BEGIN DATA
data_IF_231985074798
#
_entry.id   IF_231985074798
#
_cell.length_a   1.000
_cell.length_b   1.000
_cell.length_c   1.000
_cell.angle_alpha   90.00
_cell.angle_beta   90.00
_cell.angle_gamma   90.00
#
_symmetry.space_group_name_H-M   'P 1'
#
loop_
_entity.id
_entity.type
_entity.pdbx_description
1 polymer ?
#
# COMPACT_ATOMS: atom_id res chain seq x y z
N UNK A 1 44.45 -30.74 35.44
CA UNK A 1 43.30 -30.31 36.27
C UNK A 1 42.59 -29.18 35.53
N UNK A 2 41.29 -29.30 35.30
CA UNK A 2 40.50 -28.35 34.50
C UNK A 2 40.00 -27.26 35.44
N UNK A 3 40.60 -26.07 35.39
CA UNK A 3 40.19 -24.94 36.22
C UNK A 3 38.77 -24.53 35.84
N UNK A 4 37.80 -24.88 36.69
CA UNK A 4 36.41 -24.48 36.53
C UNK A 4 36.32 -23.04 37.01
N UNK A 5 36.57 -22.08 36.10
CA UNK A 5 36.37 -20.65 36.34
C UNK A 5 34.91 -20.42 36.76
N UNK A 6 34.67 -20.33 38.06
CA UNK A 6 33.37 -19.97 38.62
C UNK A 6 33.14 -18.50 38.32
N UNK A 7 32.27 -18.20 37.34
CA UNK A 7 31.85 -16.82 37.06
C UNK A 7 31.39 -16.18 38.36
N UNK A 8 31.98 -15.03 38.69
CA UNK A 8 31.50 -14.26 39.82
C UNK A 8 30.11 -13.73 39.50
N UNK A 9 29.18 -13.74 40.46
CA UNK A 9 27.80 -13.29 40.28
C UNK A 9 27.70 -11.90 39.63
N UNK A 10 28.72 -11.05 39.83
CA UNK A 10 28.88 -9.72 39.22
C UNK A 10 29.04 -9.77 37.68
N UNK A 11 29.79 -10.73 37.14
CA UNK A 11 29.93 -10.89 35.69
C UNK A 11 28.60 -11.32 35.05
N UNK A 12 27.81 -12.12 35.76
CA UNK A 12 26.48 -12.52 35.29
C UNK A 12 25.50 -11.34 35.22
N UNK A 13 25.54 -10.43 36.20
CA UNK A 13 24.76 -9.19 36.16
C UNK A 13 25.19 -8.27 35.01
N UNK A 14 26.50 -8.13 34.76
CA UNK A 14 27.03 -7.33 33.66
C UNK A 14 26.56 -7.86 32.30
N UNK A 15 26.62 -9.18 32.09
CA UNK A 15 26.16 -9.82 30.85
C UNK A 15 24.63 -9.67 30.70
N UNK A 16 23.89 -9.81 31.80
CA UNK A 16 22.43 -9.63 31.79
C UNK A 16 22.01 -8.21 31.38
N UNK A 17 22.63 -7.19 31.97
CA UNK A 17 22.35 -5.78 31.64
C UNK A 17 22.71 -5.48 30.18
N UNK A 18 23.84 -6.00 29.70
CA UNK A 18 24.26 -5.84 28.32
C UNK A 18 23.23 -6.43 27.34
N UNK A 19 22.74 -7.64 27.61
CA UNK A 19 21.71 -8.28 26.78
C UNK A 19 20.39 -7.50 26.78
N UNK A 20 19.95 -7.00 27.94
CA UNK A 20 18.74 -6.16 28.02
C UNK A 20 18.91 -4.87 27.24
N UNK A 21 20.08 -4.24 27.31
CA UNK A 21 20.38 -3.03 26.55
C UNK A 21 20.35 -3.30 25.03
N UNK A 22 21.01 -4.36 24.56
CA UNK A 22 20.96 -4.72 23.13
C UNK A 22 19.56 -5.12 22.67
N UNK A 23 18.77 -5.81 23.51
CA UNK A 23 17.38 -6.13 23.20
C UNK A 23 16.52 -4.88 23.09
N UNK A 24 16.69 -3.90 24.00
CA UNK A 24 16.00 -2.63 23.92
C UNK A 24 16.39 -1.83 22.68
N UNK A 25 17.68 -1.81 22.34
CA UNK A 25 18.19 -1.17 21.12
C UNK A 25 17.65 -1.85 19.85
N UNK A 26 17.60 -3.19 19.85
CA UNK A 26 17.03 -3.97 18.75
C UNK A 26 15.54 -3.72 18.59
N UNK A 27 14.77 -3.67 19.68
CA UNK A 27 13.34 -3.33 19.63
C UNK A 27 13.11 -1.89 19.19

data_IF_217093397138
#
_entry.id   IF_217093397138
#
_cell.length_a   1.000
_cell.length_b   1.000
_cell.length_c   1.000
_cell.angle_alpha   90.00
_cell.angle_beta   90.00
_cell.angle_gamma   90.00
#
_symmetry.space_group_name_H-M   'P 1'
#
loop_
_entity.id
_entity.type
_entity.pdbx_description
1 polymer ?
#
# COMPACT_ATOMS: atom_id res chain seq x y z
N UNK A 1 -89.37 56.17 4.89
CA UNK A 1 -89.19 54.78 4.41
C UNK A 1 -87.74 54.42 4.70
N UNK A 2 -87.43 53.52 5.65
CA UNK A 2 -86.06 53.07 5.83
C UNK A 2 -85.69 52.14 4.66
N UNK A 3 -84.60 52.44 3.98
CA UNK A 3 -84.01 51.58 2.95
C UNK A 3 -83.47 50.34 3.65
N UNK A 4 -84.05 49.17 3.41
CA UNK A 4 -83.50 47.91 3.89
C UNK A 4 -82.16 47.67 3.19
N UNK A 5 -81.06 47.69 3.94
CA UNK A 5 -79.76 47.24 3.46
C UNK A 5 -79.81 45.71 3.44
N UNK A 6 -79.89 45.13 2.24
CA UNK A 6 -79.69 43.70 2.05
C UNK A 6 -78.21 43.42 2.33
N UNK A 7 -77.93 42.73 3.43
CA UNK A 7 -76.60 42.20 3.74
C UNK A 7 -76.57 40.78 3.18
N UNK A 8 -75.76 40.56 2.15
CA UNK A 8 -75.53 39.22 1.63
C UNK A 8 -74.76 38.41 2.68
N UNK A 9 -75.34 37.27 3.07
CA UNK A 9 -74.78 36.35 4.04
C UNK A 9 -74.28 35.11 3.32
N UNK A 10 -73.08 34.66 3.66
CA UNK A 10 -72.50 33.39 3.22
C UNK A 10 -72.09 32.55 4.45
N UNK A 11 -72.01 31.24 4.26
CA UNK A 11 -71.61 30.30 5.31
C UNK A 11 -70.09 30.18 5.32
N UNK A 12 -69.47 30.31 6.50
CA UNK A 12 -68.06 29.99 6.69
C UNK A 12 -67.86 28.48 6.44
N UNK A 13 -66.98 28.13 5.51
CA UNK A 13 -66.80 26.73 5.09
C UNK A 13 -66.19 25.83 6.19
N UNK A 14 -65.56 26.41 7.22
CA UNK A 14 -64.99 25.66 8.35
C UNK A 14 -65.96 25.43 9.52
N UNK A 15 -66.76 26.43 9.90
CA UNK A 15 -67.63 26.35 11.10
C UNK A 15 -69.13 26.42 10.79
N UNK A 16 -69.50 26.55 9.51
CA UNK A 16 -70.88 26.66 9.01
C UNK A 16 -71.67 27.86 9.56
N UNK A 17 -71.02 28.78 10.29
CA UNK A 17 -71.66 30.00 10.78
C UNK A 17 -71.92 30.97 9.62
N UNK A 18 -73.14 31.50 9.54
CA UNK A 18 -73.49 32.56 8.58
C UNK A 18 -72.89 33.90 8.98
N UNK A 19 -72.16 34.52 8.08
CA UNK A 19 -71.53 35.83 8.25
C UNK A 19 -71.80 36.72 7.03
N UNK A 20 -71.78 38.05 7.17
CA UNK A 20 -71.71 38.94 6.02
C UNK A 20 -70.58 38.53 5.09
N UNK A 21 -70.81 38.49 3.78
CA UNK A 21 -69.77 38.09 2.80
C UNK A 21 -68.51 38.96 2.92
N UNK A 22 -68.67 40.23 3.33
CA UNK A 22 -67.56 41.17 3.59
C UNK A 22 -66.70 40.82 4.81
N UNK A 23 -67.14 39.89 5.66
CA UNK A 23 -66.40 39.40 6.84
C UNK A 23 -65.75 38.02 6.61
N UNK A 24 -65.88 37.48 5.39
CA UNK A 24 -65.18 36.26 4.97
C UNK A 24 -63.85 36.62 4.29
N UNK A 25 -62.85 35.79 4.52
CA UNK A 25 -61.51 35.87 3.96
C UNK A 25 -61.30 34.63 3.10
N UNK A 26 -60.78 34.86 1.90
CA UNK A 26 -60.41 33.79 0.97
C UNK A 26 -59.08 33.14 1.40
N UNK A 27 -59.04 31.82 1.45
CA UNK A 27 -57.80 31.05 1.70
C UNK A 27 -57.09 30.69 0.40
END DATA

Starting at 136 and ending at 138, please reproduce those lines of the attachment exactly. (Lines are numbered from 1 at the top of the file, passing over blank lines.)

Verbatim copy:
C UNK A 5 -79.81 45.71 3.44
N UNK A 6 -79.89 45.13 2.24
CA UNK A 6 -79.69 43.70 2.05